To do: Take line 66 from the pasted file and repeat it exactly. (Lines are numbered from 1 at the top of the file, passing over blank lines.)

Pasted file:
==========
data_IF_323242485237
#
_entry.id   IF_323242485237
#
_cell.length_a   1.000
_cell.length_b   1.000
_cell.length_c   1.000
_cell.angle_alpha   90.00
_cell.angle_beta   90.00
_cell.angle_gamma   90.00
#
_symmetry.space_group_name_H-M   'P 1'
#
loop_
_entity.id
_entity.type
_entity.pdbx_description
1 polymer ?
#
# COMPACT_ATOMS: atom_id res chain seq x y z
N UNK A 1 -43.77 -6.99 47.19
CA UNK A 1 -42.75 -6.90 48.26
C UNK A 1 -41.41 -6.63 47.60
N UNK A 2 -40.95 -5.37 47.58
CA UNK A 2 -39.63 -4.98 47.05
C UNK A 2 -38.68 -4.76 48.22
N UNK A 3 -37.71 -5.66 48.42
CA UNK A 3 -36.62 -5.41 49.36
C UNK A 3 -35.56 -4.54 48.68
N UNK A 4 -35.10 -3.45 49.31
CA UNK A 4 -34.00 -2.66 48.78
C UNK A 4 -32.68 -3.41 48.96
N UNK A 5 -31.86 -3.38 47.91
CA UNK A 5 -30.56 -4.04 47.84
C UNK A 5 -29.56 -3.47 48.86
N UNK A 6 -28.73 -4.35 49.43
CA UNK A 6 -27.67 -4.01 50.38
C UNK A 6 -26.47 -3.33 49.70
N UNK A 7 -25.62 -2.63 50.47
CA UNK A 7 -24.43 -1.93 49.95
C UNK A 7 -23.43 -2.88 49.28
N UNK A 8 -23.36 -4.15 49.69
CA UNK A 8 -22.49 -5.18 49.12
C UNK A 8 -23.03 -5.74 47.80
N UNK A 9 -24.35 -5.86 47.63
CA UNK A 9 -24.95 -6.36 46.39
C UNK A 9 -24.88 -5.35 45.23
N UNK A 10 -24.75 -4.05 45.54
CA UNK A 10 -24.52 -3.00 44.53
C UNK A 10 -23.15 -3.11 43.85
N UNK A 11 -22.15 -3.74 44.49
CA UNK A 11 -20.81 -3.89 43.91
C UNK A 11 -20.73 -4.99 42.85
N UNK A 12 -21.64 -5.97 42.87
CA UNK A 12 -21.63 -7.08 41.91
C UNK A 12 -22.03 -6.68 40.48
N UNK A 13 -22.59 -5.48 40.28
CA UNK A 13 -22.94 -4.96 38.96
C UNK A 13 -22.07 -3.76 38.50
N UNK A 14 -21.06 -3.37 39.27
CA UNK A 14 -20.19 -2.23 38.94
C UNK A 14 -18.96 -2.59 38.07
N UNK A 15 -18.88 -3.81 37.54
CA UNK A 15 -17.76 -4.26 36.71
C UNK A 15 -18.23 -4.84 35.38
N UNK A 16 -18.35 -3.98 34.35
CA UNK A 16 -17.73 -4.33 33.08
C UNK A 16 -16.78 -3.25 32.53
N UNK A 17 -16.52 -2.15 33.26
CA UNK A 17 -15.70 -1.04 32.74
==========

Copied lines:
N UNK A 16 -18.35 -3.98 34.35